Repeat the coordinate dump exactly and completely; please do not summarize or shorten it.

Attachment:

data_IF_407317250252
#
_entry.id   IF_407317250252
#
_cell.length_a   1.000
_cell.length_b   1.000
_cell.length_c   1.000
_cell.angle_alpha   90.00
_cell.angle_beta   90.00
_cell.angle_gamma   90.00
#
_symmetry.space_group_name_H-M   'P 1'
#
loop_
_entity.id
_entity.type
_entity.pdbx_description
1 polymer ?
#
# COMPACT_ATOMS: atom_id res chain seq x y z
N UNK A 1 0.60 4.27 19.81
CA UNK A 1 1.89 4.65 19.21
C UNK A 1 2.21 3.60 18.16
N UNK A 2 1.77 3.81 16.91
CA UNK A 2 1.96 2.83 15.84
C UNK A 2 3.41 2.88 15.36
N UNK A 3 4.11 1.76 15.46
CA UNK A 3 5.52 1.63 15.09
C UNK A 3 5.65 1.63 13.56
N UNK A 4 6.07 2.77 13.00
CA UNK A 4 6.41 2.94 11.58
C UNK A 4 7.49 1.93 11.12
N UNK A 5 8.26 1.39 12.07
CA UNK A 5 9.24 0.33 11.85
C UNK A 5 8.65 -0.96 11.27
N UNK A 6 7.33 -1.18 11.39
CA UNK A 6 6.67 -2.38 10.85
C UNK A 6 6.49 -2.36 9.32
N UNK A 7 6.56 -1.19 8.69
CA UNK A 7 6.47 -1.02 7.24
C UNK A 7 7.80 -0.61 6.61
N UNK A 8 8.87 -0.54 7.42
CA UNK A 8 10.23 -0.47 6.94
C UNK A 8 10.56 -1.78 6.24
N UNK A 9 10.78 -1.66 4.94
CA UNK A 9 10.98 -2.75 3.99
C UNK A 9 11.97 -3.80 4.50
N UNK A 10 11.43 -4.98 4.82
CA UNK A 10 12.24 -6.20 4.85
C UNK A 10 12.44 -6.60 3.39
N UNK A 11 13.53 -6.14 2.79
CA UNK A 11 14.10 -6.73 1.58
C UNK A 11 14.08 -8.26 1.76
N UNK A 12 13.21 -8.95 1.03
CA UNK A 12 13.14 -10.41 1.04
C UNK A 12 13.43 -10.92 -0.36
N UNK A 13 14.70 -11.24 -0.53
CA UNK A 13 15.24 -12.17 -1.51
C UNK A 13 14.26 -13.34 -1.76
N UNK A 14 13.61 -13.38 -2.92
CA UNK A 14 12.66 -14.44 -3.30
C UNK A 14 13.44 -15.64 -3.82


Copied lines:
data_IF_407317250252
#
_entry.id   IF_407317250252
#
_cell.length_a   1.000
_cell.length_b   1.000
_cell.length_c   1.000
_cell.angle_alpha   90.00
_cell.angle_beta   90.00
_cell.angle_gamma   90.00
#
_symmetry.space_group_name_H-M   'P 1'
#
loop_
_entity.id
_entity.type
_entity.pdbx_description
1 polymer ?
#
# COMPACT_ATOMS: atom_id res chain seq x y z
N UNK A 1 0.60 4.27 19.81
CA UNK A 1 1.89 4.65 19.21
C UNK A 1 2.21 3.60 18.16
N UNK A 2 1.77 3.81 16.91
CA UNK A 2 1.96 2.83 15.84
C UNK A 2 3.41 2.88 15.36
N UNK A 3 4.11 1.76 15.46
CA UNK A 3 5.52 1.63 15.09
C UNK A 3 5.65 1.63 13.56
N UNK A 4 6.07 2.77 13.00
CA UNK A 4 6.41 2.94 11.58
C UNK A 4 7.49 1.93 11.12
N UNK A 5 8.26 1.39 12.07
CA UNK A 5 9.24 0.33 11.85
C UNK A 5 8.65 -0.96 11.27
N UNK A 6 7.33 -1.18 11.39
CA UNK A 6 6.67 -2.38 10.85
C UNK A 6 6.49 -2.36 9.32
N UNK A 7 6.56 -1.19 8.69
CA UNK A 7 6.47 -1.02 7.24
C UNK A 7 7.80 -0.61 6.61
N UNK A 8 8.87 -0.54 7.42
CA UNK A 8 10.23 -0.47 6.94
C UNK A 8 10.56 -1.78 6.24
N UNK A 9 10.78 -1.66 4.94
CA UNK A 9 10.98 -2.75 3.99
C UNK A 9 11.97 -3.80 4.50
N UNK A 10 11.43 -4.98 4.82
CA UNK A 10 12.24 -6.20 4.85
C UNK A 10 12.44 -6.60 3.39
N UNK A 11 13.53 -6.14 2.79
CA UNK A 11 14.10 -6.73 1.58
C UNK A 11 14.08 -8.26 1.76
N UNK A 12 13.21 -8.95 1.03
CA UNK A 12 13.14 -10.41 1.04
C UNK A 12 13.43 -10.92 -0.36
N UNK A 13 14.70 -11.24 -0.53
CA UNK A 13 15.24 -12.17 -1.51
C UNK A 13 14.26 -13.34 -1.76
N UNK A 14 13.61 -13.38 -2.92
CA UNK A 14 12.66 -14.44 -3.30
C UNK A 14 13.44 -15.64 -3.82